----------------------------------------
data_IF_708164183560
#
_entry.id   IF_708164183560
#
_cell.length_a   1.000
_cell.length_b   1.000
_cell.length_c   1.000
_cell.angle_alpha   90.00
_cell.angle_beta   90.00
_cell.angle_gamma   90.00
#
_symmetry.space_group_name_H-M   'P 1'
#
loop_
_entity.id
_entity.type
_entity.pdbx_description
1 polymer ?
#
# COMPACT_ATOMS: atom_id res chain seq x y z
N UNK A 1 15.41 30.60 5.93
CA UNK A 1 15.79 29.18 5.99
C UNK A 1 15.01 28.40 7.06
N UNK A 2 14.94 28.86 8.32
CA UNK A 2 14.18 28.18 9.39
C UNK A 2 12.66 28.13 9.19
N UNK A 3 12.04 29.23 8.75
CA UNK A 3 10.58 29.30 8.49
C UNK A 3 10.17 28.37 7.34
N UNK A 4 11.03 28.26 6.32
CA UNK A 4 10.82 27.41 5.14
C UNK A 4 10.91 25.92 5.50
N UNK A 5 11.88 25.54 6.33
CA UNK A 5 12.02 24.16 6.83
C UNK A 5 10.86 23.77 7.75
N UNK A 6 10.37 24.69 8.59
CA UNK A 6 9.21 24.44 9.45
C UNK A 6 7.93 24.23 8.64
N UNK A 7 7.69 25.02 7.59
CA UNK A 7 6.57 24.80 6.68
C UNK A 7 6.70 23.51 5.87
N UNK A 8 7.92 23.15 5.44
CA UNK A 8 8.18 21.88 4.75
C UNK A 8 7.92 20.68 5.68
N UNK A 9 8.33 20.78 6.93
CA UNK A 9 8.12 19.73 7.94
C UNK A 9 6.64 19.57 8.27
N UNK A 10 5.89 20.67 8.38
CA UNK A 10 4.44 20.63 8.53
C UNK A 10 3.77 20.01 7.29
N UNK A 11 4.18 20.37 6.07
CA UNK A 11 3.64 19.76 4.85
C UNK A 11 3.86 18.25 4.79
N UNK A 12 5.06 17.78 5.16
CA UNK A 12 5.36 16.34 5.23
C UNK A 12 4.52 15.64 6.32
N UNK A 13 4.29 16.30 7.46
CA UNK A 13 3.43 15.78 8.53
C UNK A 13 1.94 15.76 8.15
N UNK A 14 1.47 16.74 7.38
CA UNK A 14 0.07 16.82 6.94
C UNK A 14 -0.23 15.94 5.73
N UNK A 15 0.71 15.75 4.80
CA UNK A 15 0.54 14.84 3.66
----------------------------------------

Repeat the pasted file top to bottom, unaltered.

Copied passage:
data_IF_708164183560
#
_entry.id   IF_708164183560
#
_cell.length_a   1.000
_cell.length_b   1.000
_cell.length_c   1.000
_cell.angle_alpha   90.00
_cell.angle_beta   90.00
_cell.angle_gamma   90.00
#
_symmetry.space_group_name_H-M   'P 1'
#
loop_
_entity.id
_entity.type
_entity.pdbx_description
1 polymer ?
#
# COMPACT_ATOMS: atom_id res chain seq x y z
N UNK A 1 15.41 30.60 5.93
CA UNK A 1 15.79 29.18 5.99
C UNK A 1 15.01 28.40 7.06
N UNK A 2 14.94 28.86 8.32
CA UNK A 2 14.18 28.18 9.39
C UNK A 2 12.66 28.13 9.19
N UNK A 3 12.04 29.23 8.75
CA UNK A 3 10.58 29.30 8.49
C UNK A 3 10.17 28.37 7.34
N UNK A 4 11.03 28.26 6.32
CA UNK A 4 10.82 27.41 5.14
C UNK A 4 10.91 25.92 5.50
N UNK A 5 11.88 25.54 6.33
CA UNK A 5 12.02 24.16 6.83
C UNK A 5 10.86 23.77 7.75
N UNK A 6 10.37 24.69 8.59
CA UNK A 6 9.21 24.44 9.45
C UNK A 6 7.93 24.23 8.64
N UNK A 7 7.69 25.02 7.59
CA UNK A 7 6.57 24.80 6.68
C UNK A 7 6.70 23.51 5.87
N UNK A 8 7.92 23.15 5.44
CA UNK A 8 8.18 21.88 4.75
C UNK A 8 7.92 20.68 5.68
N UNK A 9 8.33 20.78 6.93
CA UNK A 9 8.12 19.73 7.94
C UNK A 9 6.64 19.57 8.27
N UNK A 10 5.89 20.67 8.38
CA UNK A 10 4.44 20.63 8.53
C UNK A 10 3.77 20.01 7.29
N UNK A 11 4.18 20.37 6.07
CA UNK A 11 3.64 19.76 4.85
C UNK A 11 3.86 18.25 4.79
N UNK A 12 5.06 17.78 5.16
CA UNK A 12 5.36 16.34 5.23
C UNK A 12 4.52 15.64 6.32
N UNK A 13 4.29 16.30 7.46
CA UNK A 13 3.43 15.78 8.53
C UNK A 13 1.94 15.76 8.15
N UNK A 14 1.47 16.74 7.38
CA UNK A 14 0.07 16.82 6.94
C UNK A 14 -0.23 15.94 5.73
N UNK A 15 0.71 15.75 4.80
CA UNK A 15 0.54 14.84 3.66